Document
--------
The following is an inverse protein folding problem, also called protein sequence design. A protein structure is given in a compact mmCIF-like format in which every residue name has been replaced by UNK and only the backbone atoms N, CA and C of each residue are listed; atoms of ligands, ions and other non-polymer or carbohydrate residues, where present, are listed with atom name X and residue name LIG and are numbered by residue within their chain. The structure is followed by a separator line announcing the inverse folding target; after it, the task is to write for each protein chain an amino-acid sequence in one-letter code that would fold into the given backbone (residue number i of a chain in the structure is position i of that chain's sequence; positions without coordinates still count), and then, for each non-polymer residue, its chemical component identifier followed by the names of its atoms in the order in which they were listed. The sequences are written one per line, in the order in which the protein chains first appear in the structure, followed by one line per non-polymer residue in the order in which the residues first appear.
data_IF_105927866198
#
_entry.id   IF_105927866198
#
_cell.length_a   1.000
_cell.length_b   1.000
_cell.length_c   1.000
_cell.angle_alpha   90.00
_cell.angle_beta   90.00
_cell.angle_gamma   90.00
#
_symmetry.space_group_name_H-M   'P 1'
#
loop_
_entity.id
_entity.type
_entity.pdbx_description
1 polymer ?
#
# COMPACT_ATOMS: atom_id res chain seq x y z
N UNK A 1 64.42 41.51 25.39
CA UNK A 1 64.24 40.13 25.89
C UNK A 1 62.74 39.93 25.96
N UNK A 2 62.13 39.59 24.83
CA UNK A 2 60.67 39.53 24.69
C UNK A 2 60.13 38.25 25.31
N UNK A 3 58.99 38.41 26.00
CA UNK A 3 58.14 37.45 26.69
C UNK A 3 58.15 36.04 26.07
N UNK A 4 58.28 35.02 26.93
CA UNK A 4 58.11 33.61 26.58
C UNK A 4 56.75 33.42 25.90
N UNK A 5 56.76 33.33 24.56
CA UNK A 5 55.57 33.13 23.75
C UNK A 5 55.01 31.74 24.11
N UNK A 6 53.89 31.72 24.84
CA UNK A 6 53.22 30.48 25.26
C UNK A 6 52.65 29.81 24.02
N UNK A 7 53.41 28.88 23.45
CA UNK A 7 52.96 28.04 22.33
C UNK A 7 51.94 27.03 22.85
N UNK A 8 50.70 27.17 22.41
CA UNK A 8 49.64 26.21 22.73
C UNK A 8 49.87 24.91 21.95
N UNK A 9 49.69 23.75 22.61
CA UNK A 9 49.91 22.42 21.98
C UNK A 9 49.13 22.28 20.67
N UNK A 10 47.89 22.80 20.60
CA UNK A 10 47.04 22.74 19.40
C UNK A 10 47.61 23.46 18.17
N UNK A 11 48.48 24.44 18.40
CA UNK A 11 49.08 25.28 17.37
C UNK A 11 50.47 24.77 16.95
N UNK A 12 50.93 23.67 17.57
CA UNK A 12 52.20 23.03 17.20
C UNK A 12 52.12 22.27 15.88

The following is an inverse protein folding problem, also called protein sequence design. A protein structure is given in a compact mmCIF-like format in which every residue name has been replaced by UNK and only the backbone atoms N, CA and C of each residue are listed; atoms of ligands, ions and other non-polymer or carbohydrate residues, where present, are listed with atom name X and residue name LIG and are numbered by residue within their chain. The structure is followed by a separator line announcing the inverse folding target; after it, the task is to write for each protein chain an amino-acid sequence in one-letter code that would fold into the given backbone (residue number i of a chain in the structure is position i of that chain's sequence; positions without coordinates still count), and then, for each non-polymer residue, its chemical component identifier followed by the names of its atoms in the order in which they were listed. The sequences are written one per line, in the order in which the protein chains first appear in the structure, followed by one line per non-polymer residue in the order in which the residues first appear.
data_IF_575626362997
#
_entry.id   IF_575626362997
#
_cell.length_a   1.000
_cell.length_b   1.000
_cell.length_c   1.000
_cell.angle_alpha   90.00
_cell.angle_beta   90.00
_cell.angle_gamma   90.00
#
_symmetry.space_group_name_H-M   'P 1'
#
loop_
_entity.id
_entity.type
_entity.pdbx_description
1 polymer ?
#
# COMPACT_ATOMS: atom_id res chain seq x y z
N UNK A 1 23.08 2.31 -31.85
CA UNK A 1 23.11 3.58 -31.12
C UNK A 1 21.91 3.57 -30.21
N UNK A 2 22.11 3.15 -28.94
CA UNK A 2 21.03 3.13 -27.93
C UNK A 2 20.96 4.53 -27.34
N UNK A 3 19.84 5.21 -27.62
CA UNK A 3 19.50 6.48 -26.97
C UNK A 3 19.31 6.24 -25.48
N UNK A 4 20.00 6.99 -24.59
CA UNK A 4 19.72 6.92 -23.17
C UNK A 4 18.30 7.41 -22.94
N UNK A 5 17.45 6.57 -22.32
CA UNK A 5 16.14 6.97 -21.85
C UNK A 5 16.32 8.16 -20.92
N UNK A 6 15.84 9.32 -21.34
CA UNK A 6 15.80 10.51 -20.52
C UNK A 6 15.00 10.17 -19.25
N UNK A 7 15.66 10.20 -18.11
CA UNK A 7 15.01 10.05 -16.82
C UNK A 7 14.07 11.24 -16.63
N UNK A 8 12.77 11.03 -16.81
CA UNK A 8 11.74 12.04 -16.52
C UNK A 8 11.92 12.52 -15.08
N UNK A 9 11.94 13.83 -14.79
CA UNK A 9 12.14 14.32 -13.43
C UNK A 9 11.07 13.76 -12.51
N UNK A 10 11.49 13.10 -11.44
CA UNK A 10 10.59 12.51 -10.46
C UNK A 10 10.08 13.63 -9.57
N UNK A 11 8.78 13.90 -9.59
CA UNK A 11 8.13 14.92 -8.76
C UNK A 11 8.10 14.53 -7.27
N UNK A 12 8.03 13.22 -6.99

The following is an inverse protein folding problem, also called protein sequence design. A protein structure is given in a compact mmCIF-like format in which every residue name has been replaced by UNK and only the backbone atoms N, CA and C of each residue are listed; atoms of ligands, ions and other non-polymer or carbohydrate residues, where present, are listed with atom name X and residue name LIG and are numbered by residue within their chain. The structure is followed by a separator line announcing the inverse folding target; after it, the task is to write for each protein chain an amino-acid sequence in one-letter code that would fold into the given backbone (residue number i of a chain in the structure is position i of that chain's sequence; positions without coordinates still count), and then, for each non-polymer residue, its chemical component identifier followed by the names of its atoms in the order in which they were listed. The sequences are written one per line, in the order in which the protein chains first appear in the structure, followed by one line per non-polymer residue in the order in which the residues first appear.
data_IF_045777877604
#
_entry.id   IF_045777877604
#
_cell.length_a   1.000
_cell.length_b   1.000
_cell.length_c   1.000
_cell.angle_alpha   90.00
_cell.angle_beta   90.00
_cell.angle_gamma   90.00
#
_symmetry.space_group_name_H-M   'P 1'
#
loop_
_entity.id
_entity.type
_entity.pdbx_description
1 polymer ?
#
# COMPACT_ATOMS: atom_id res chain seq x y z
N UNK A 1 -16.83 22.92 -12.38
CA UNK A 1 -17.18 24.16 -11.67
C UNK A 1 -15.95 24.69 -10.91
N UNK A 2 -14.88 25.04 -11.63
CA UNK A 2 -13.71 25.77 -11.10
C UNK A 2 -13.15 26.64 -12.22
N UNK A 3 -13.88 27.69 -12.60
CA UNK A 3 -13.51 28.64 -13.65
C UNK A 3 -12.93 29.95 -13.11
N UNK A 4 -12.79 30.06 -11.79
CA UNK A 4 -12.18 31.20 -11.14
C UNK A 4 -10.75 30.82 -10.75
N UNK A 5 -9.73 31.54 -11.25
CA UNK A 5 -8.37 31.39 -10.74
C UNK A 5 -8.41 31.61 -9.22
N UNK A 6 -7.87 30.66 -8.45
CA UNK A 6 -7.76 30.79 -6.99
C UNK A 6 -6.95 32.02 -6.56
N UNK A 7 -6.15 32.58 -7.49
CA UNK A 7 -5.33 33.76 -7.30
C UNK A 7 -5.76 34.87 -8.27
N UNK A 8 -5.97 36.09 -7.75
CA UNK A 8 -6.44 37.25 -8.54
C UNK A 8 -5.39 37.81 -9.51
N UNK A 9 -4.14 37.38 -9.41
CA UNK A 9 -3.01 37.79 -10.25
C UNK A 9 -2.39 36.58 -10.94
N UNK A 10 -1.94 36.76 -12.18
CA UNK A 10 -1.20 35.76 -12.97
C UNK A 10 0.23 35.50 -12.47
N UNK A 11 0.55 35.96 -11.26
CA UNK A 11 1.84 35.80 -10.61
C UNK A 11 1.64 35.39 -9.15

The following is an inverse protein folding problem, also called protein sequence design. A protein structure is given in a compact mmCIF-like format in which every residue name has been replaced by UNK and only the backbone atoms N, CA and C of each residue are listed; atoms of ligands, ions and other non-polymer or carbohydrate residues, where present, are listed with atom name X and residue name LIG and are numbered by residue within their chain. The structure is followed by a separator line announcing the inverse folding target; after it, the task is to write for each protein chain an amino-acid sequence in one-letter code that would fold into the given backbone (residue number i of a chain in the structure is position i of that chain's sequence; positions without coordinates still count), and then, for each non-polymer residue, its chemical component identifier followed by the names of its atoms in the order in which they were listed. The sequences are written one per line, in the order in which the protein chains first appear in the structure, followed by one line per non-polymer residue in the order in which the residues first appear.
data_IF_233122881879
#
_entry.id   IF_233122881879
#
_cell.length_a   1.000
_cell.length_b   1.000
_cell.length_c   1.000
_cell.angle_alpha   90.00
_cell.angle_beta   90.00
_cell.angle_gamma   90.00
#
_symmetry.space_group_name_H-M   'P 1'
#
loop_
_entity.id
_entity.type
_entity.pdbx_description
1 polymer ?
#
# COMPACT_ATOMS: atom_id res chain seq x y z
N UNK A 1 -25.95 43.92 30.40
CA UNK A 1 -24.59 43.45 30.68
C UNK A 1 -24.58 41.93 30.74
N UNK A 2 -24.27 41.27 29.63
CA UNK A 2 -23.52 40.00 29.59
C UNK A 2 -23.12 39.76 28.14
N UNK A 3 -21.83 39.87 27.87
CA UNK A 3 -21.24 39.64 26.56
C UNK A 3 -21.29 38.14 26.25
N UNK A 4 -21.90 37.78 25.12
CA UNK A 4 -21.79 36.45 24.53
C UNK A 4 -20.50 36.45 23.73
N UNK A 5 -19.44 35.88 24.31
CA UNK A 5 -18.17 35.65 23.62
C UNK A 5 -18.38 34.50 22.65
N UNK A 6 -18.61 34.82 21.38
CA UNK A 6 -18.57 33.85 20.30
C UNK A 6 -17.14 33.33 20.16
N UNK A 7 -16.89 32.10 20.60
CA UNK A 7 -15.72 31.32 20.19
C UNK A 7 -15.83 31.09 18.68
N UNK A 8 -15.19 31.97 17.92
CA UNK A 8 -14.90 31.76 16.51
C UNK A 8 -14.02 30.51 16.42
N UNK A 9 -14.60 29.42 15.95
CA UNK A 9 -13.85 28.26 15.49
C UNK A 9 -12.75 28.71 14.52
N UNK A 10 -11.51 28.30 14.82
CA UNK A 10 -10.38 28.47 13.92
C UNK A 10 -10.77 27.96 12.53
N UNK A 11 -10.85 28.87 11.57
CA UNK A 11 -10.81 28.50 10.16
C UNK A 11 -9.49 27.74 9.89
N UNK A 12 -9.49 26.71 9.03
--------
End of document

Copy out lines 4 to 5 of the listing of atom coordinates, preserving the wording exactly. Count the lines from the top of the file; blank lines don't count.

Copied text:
_entry.id   IF_105927866198
#